2007 – No Country For Old Men

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No Country for Old Men – 2007

Wow!  This was a very violent movie, mostly because of the creepy, creepy character played by Javier Bardem.  No Country for Old Men was an action/thriller that kept you on the edge of your seat.  It was a back and forth game of cat and mouse that was unpredictable and unstable.

First of all, as I sat down to watch the movie, I had high expectations.  Everybody I talked to about it said that it was such a great movie.  I was told of its violent nature, but was not told of the psychotic aspects that made my skin crawl just a little bit.  I have heard it described as a modern western, but I don’t think that is an apt description.  The story takes place in Texas, but for me, a western has to have cowboys or a story that can only be told in the Wild West.  But this story could have taken place almost anywhere.

To explain what I mean by that, we need to go into the plot a bit.  Bardem plays the bad guy, Anton Chigurh (pronounced like Sugar), a psychotic killer who is the most dangerous kind of criminal.  He has no conscious and kills randomly with no thought of consequences, honor or morality.  He murders if he happens to feel like it at the time.  But he is also incredibly smart and knows how to survive just about anything.

Chigurh starts off the film by being picked up by a police officer, then strangling him with the chain between the handcuffs that are still about his wrists.  He steals the police car, only to ditch it by pulling over a motorist, and murdering him with his strange weapon/tool.  It is a captive bolt pistol.  It is a strange weapon, to be sure, but it just adds to the creepy nature of the character.  It is a device used to stun cattle before they are slaughtered.  Basically it is a high-powered air compression device that forces a metal bolt through the skull.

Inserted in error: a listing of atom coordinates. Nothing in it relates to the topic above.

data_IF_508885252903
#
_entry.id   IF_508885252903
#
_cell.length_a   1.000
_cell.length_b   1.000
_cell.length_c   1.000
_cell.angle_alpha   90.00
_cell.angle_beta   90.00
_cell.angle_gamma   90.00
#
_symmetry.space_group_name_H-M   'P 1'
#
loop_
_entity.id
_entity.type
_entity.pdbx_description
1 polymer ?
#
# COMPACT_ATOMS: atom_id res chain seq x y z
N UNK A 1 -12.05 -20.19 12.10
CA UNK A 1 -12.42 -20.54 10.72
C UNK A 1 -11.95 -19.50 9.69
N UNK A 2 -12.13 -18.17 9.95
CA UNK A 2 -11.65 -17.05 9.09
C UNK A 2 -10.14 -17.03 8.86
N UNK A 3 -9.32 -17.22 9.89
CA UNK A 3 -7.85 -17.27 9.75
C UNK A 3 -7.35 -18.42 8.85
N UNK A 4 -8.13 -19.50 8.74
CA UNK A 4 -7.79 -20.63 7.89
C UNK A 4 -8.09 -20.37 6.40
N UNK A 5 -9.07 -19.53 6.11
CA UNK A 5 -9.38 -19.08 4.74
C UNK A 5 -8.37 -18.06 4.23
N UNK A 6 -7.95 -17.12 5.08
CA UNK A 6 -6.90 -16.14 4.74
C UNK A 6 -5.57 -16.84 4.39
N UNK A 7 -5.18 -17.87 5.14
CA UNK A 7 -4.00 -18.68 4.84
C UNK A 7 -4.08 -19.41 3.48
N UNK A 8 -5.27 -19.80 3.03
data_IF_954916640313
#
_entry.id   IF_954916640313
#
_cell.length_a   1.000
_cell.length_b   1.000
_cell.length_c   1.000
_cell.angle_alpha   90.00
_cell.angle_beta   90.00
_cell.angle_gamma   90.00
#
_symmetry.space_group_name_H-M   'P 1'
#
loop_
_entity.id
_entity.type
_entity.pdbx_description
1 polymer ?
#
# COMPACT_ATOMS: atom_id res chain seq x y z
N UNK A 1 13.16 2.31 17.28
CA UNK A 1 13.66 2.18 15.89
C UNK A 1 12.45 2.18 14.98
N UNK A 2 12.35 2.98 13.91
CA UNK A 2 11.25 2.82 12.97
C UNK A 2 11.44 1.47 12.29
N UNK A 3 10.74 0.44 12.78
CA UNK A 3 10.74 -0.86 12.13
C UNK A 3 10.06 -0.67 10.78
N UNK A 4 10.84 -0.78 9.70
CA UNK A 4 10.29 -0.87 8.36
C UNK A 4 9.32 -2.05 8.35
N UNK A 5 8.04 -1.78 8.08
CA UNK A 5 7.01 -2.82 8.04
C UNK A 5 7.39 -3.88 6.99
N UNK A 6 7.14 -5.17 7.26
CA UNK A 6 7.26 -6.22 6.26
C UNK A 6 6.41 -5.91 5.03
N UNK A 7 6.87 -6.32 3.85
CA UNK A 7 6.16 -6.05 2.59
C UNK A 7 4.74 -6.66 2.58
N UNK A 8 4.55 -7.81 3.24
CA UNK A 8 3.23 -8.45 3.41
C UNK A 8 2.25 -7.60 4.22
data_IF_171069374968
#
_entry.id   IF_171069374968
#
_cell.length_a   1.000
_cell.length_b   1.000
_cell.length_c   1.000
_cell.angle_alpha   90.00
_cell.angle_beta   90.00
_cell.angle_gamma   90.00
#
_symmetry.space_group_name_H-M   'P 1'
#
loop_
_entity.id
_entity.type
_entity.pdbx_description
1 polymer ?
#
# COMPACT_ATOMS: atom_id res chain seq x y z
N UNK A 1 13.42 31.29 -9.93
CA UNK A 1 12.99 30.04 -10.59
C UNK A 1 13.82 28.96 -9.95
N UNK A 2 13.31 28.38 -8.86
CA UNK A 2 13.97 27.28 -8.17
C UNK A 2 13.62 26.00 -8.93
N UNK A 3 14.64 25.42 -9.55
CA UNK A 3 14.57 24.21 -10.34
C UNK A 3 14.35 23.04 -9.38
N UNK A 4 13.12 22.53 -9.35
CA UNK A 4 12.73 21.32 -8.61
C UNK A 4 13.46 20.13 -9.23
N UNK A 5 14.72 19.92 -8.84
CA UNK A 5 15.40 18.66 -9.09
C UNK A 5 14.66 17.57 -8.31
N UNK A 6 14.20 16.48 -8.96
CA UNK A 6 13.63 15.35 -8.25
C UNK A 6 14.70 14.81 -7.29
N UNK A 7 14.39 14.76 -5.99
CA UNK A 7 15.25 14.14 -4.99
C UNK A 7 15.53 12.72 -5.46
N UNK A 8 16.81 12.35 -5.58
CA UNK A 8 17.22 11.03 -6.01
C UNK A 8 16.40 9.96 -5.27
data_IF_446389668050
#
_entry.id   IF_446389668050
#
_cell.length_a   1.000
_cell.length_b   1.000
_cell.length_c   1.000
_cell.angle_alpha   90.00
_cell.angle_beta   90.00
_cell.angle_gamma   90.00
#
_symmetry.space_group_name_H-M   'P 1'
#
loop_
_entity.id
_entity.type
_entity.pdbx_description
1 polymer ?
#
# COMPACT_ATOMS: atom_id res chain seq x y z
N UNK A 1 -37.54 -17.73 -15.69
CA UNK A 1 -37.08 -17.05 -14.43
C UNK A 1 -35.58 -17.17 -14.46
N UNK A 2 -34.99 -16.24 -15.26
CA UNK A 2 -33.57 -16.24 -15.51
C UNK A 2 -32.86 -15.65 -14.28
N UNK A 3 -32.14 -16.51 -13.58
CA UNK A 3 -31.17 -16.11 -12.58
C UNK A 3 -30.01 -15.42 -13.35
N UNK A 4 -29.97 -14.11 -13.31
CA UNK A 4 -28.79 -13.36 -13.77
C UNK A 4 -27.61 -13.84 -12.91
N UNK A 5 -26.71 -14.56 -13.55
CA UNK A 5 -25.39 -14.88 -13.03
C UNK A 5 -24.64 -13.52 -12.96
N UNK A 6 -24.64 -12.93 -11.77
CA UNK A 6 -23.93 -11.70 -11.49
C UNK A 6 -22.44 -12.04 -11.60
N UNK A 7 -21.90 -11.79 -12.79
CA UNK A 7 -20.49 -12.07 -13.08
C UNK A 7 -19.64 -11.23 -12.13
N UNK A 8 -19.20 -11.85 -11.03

So after his character is introduced in this way, the real story begins, and therein lies one of the biggest differences from the source material.  The original book had the same name and was written by Cormac McCarthy.  The directors, the infamous Coen Brothers, Joel and Ethan, went out of their way to keep close to the book.  In an interview, Joel said that adapting the book into a screenplay was just like compressing the novel instead of re-writing it.  As is understandable, a few things were taken out, but nothing new was added.  But the big difference between the book and the movie was the focus.  The book focuses on the character of Sheriff Bell, played by Tommy Lee Jones, as he tries to figure out what is going on.  The movie focuses more on the cat and mouse relationship between Chigurh and Llewellyn Moss.

Moss is a regular guy living in West Texas, wonderfully played by Josh Brolin.  He is hunting out in the desert when he comes across a drug deal gone bad.  Dead bodies are scattered over the ground.  Even the dog has been shot and killed.  Automatic weapons are still gripped in dead hands.  But moss is a smart enough man to know that where there is a drug deal, there is money.  He follows a trail of blood and eventually finds a satchel containing $2 million next to a man who has bled to death.

Of course, he takes it in the belief that he can elude whoever the money belongs to.  After that, the movie follows Moss as he runs from Chigurh, the Mexican drug dealers, and Sheriff Bell.  But he finds himself constantly on the run and never able to relax.  He receives injury after injury, making one narrow escape after another.  At one point, he finds a tracking device hidden in the money.  He leaves it behind and believes that he is safe, but the chase continues.

The back and forth scenes between Brolin and Bardem were very well done.  The two of them are rarely on the screen at the same time, but each of them did a great job in their respective roles.  I mentioned the creepiness of Bardem’s performance, but for me, it stood out as a defining element of the whole film.  That is what you remember when it is over.  That is what sticks with you.

So, what made him so scary?  It was his look, his voice, and his behavior.  First, and many critics go out of their way to mention it, was his hair.  It was a strange kind of page-boy haircut that looked like a perversion of Little Lord Fauntleroy on an adult.  The haircut made him look like he was automatically out of place wherever he went.  It made him look like a man who had no regard for social norms or the opinions of other human beings.

Interesting note:  The strange hair left Bardem’s “psyche… affected in a very delicate way.”  He was convinced that he would not get laid for two months and was too depressed to leave his house.

Bardem is a Spanish actor who had to brush-up on his English to play the part.   He did his best to hide his accent, making his character hard to place.  He has a very deep voice and all his lines were delivered very dispassionately, though with a deadly seriousness at the same time.  It reminded me a little of the voice of the psychotic character of Buffalo Bill from the 1991 Best Picture winner, Silence of the Lambs.